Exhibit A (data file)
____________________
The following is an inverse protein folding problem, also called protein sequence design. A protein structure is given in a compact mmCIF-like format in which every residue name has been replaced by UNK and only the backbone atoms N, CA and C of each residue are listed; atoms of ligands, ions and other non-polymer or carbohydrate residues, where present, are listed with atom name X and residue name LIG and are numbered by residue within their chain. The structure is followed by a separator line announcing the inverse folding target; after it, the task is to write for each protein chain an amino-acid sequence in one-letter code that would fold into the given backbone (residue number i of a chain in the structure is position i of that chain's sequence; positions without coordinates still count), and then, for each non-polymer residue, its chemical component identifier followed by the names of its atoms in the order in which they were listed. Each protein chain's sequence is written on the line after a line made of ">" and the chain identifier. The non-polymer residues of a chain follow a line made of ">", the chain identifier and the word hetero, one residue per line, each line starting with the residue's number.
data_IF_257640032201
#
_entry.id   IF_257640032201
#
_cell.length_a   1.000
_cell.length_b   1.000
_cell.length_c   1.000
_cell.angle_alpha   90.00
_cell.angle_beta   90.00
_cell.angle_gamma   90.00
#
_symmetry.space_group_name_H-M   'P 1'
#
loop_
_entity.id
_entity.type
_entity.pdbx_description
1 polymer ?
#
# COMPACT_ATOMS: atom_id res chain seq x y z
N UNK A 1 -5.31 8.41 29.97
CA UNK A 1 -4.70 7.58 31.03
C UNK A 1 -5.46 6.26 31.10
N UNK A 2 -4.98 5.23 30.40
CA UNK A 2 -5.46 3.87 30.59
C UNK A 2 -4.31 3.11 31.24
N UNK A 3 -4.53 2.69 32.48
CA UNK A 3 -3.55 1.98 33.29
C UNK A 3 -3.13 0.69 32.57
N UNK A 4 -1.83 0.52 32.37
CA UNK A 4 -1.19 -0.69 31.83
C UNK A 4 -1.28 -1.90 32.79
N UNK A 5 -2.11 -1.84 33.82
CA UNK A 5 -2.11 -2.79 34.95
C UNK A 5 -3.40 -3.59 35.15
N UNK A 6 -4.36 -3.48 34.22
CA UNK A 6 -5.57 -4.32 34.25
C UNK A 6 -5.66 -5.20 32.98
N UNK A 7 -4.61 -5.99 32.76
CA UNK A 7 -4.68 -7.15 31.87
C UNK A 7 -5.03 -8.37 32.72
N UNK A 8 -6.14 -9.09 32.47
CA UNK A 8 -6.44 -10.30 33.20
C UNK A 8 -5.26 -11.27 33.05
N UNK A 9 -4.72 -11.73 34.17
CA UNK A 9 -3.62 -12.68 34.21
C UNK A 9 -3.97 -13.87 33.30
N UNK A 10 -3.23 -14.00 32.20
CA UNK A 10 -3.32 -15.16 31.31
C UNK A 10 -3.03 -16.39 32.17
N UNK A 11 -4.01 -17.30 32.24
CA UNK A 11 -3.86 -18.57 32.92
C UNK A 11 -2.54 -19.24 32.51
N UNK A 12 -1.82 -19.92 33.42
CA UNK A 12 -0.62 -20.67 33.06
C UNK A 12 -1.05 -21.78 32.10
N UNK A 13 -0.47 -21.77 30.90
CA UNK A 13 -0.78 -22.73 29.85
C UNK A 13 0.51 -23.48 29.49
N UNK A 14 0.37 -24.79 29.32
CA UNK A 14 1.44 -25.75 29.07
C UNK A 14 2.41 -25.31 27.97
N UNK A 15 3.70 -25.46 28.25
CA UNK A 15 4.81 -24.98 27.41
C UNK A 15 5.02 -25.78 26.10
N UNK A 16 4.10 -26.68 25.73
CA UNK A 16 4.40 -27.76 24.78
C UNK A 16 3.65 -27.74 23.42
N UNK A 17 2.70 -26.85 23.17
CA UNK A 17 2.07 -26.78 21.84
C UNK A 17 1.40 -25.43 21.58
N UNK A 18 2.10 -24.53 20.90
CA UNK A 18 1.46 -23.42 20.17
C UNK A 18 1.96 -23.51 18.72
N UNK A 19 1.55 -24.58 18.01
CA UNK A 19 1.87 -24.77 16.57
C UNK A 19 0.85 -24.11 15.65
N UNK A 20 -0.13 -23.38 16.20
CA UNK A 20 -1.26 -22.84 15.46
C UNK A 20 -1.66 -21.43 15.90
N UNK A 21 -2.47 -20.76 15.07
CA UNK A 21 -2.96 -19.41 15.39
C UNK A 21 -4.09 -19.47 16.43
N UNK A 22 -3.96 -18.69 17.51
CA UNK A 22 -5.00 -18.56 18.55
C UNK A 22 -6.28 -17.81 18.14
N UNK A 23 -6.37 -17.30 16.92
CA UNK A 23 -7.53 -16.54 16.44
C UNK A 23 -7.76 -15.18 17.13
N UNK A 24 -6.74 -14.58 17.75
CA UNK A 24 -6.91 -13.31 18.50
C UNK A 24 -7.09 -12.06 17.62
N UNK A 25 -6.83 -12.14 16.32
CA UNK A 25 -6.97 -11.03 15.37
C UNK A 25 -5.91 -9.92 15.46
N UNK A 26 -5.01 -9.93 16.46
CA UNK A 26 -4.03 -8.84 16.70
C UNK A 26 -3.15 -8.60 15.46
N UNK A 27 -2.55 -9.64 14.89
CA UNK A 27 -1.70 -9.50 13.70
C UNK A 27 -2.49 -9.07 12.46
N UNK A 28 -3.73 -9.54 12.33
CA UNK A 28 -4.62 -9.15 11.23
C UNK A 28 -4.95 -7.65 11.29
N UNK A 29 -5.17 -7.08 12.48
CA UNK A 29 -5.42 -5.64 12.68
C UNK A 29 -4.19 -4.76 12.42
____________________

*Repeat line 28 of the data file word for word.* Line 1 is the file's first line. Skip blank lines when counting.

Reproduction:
N UNK A 3 -4.53 2.69 32.48